# Let's finish up ch. 6 with tree decomposition of CSPs (AIMA ch. 6).

• Jul 29, 2013 · 7:00 PM

It turns out that, by looking at the structure of a problem, we can find ways to solve it more efficiently; in particular, we can decompose a graph into a series of trees connected by a so-called "cutset". Trees can be solved (by topological sort) in linear time; fix the cutset, therefore, and solve the trees separately.

The cutset, on the other hand, can be n - 2 nodes in the worst case; so the actual savings are dependent on the topology of the problem.

• ##### Ryan H.

I ended up making some very significant improvements in the efficiency of my graph-based algorithm since I presented last week. In fact, there was a 99% decrease in run-time!

I doubt that I will be able to find time to tackle another aspect of CSP before we close out the subject. However if anyone is interested in propositional logic, we'll be journeying through SAT. It appears that while very closely related CSP and SAT are oddly orthogonal. Our notions of constraints and variables are almost reversed. However both are NP-Complete, and one can encode a CSP as a SAT or a SAT as a CSP. In the context of logic systems SAT looks to be more concise, but it seems unnatural for real-world expressive problems.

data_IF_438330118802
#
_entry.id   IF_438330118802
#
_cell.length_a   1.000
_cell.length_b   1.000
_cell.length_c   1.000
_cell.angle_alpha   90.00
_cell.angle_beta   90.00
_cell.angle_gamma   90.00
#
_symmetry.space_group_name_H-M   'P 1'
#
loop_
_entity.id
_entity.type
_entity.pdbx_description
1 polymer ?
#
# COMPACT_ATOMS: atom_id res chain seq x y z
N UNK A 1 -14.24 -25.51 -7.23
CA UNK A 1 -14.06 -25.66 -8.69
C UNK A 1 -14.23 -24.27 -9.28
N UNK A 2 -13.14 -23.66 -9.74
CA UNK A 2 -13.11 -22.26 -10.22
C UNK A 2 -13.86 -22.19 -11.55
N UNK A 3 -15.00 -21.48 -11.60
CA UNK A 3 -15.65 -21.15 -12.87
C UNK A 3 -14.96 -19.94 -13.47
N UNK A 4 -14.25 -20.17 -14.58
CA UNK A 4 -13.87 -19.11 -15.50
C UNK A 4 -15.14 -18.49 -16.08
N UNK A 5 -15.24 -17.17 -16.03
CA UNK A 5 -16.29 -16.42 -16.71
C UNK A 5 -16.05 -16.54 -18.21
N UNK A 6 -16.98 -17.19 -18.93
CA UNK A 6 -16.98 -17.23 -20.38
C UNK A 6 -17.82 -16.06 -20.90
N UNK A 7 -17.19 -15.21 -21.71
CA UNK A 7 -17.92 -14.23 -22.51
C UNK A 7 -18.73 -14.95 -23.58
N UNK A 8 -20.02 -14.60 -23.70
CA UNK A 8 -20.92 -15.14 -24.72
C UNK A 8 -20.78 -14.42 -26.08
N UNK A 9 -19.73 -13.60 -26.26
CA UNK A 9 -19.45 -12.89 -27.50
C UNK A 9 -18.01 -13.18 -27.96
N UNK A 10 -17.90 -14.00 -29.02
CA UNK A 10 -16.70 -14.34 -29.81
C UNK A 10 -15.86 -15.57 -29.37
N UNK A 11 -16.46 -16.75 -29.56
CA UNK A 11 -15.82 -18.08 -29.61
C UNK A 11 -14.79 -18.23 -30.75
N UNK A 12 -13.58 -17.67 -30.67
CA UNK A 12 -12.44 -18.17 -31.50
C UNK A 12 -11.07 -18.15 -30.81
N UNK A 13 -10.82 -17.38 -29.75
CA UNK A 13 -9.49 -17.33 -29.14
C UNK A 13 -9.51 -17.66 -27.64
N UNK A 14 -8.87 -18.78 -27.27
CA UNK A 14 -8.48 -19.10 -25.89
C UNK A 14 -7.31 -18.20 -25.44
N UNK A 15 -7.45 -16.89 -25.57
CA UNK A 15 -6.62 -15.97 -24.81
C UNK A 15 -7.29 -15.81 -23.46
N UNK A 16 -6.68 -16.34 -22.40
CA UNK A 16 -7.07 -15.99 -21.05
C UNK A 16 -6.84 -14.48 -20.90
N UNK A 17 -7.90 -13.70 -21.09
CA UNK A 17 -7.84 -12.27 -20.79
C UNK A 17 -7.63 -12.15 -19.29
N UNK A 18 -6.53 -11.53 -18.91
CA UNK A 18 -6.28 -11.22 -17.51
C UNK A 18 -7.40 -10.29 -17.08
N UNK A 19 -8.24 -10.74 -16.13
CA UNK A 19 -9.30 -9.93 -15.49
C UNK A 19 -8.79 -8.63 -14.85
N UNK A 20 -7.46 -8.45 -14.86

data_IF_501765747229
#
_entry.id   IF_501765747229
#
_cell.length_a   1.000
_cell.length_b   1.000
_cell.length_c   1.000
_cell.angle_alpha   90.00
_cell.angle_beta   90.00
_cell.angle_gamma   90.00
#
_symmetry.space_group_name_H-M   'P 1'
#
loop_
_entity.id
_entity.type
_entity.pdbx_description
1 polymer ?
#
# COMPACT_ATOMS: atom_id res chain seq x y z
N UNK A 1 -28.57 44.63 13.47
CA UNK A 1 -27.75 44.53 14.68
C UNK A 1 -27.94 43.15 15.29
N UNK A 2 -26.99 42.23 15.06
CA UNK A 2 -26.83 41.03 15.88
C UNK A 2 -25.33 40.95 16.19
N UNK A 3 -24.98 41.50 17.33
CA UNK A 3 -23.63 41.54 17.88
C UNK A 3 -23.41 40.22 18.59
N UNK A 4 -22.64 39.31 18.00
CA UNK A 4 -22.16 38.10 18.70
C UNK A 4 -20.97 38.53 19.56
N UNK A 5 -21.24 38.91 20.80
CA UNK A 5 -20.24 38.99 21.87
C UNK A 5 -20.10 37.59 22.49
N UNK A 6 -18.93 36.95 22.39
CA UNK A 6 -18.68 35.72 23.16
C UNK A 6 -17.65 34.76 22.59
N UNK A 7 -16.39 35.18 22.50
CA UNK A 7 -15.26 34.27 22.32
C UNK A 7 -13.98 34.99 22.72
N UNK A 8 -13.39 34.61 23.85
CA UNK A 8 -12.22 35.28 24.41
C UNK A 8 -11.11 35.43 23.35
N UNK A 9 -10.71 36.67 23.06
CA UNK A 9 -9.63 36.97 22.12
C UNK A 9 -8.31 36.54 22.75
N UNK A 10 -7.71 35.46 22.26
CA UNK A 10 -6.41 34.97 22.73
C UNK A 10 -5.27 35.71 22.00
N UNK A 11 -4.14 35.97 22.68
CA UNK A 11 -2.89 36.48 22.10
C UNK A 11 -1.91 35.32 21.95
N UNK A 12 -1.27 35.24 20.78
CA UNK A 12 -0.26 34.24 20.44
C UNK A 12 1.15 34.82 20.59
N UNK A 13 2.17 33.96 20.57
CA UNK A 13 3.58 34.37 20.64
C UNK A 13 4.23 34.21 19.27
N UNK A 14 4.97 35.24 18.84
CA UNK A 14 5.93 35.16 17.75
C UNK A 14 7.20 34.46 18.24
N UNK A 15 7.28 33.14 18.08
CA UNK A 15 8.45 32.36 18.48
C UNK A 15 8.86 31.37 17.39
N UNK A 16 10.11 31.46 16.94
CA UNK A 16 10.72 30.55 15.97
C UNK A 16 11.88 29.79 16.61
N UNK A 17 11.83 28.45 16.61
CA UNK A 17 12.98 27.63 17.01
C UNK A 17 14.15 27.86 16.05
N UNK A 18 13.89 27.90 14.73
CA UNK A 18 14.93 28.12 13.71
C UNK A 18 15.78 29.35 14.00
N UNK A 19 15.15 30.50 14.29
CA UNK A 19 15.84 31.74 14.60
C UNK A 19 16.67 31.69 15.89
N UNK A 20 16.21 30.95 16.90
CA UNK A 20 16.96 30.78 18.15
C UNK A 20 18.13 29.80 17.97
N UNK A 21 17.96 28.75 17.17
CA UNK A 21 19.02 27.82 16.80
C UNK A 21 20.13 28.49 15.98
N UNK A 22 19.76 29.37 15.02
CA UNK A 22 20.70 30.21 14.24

Here is a paper that exhaustively compares various mappings between the two:

July 27, 2013

• ##### Ryan H.

Also, the paper I showed quickly on the conversion of Non-Binary to Binary CSP indicates that it can in fact be done automatically, but that more research is necessary to determine when it may be beneficial. I dislike the graph they use to show it, but it seems that the conversion is definitely worthwhile if there are fewer constraints or if the constraints are exceptionally constrictive - at least for their problem.

July 27, 2013

• ##### Peter D.

Fantastic, man; can't wait to see it.

July 27, 2013

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